If I had to choose one finger pattern that I could count on to almost always show up in a piece, it would be an arpeggio. Arpeggios and the harp go together like peanut butter and jelly. In fact, the Italian word for harp is arpa, which has the same first three letters as arpeggio. That’s because the word arpeggio comes from the Italian word arpeggiare, which means to play on a harp. See what I mean? Peanut butter and jelly.
Whether the arpeggios show up as full sweeps of sound over the entire range of the harp or simply a left hand accompaniment pattern or anything in between, arpeggios are everywhere in harp music, so it’s essential to learn to play them well.
The first time a student comes across an arpeggio, they are shown how an arpeggio is really a chord in which all the notes are played one after the other instead of simultaneously. They are taught the rules of placing for arpeggios and given exercises to learn to read them quickly and play them fluidly. But often, when the arpeggios get faster or more complex, those basic skills are not enough.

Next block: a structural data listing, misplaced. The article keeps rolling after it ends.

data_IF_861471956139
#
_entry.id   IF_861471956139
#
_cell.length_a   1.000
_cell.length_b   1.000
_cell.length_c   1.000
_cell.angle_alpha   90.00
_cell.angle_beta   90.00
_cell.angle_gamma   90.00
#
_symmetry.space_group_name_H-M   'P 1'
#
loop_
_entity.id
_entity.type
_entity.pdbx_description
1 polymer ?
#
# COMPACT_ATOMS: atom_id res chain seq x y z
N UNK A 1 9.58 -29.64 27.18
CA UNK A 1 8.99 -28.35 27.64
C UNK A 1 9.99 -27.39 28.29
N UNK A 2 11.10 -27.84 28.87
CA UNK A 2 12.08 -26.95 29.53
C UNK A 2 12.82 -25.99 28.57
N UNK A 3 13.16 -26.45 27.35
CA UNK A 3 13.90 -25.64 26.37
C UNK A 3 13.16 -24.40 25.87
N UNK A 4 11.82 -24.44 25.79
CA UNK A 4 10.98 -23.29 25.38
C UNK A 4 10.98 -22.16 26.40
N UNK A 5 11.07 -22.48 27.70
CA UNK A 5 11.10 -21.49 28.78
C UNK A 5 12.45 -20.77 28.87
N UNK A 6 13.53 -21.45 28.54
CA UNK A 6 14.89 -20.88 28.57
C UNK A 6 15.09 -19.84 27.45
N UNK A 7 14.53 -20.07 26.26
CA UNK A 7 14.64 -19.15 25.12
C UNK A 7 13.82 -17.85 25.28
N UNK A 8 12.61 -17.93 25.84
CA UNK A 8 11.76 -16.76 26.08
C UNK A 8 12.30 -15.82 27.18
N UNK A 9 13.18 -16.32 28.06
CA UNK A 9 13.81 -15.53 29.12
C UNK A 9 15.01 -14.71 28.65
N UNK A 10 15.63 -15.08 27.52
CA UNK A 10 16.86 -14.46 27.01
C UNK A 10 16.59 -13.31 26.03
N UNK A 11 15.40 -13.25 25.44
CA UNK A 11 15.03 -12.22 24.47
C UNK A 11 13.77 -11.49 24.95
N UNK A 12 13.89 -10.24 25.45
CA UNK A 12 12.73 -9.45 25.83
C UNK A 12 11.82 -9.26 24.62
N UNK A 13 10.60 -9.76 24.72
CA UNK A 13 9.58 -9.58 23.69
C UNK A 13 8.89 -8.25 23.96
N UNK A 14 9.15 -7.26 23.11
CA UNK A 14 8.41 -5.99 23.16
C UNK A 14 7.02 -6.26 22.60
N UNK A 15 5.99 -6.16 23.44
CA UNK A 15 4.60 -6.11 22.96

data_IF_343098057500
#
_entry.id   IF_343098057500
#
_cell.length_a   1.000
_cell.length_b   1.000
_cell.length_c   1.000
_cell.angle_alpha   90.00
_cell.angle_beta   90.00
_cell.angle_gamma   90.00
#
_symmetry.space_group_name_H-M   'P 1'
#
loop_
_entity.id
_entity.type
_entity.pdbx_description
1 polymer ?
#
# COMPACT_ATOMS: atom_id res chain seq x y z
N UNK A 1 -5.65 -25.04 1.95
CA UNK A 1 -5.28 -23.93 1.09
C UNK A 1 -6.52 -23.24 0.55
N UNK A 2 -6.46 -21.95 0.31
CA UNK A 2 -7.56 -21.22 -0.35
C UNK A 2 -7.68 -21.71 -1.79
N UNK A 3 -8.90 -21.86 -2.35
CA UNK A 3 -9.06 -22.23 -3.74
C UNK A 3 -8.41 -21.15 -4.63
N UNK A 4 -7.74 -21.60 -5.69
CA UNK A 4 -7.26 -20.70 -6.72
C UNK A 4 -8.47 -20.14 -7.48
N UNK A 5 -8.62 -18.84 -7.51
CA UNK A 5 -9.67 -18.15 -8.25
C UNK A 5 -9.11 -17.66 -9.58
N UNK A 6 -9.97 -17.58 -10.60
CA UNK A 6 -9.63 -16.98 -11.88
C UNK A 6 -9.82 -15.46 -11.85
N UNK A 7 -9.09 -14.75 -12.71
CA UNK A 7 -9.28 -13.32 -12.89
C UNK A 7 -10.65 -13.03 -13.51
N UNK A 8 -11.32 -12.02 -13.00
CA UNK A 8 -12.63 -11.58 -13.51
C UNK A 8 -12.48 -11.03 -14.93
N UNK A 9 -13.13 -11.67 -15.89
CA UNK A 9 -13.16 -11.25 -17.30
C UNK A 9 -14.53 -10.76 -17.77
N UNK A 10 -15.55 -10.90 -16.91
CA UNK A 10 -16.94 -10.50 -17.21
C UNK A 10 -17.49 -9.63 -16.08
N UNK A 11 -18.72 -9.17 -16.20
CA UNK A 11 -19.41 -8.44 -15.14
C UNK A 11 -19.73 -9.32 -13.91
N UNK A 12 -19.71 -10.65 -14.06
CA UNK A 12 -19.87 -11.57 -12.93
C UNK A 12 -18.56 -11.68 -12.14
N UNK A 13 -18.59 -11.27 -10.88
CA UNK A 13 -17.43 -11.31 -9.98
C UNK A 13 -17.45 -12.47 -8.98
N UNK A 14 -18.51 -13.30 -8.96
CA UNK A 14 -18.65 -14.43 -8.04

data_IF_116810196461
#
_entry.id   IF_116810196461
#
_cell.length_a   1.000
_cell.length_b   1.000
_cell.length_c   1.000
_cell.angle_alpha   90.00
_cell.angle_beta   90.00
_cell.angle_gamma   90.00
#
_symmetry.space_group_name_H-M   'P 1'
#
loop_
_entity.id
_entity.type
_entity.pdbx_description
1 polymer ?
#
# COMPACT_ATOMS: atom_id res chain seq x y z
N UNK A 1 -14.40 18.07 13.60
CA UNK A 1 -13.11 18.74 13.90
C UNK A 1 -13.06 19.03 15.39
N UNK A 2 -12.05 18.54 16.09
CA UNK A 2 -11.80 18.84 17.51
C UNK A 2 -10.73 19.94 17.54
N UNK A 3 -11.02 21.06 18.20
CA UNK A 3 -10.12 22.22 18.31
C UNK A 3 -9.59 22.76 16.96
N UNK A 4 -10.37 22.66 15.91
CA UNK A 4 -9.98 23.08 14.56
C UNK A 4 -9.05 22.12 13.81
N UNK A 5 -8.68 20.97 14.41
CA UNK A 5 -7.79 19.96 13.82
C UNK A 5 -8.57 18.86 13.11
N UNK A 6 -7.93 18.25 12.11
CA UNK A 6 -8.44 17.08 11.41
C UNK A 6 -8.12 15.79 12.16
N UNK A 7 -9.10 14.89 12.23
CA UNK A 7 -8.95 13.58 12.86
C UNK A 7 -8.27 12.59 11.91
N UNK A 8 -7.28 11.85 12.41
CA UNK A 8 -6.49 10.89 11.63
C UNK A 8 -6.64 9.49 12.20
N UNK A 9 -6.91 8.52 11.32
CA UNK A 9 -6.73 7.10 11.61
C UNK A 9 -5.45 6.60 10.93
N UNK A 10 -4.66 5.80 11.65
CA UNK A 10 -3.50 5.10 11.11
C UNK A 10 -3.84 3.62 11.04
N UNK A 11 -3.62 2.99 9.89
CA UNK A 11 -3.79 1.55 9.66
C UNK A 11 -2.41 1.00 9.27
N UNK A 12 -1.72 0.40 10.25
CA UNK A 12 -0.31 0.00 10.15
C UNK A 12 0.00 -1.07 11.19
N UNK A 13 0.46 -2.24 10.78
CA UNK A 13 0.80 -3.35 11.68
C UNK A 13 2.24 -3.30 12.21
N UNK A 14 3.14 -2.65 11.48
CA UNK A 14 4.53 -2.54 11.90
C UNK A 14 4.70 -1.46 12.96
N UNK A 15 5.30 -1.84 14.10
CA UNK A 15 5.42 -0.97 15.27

We don’t simply want to play them cleanly; we want them to sound even and clear.
We don’t want to play them only at exercise speed; we need to be able to control the fingers over the full range of tempo possibilities.
We don’t want them to sound clunky or plunky; we want them to be beautiful arching gestures.
In short, we want them to ripple.
So today, we will talk about the finer points of arpeggios. Naturally we will go over all the basics of placing and playing, but we’ll dive deeper into how to shape your arpeggios, have them sound relaxed and flowing, and yes, to make them ripple.
Links to things I think you might be interested in that were mentioned in the podcast episode:
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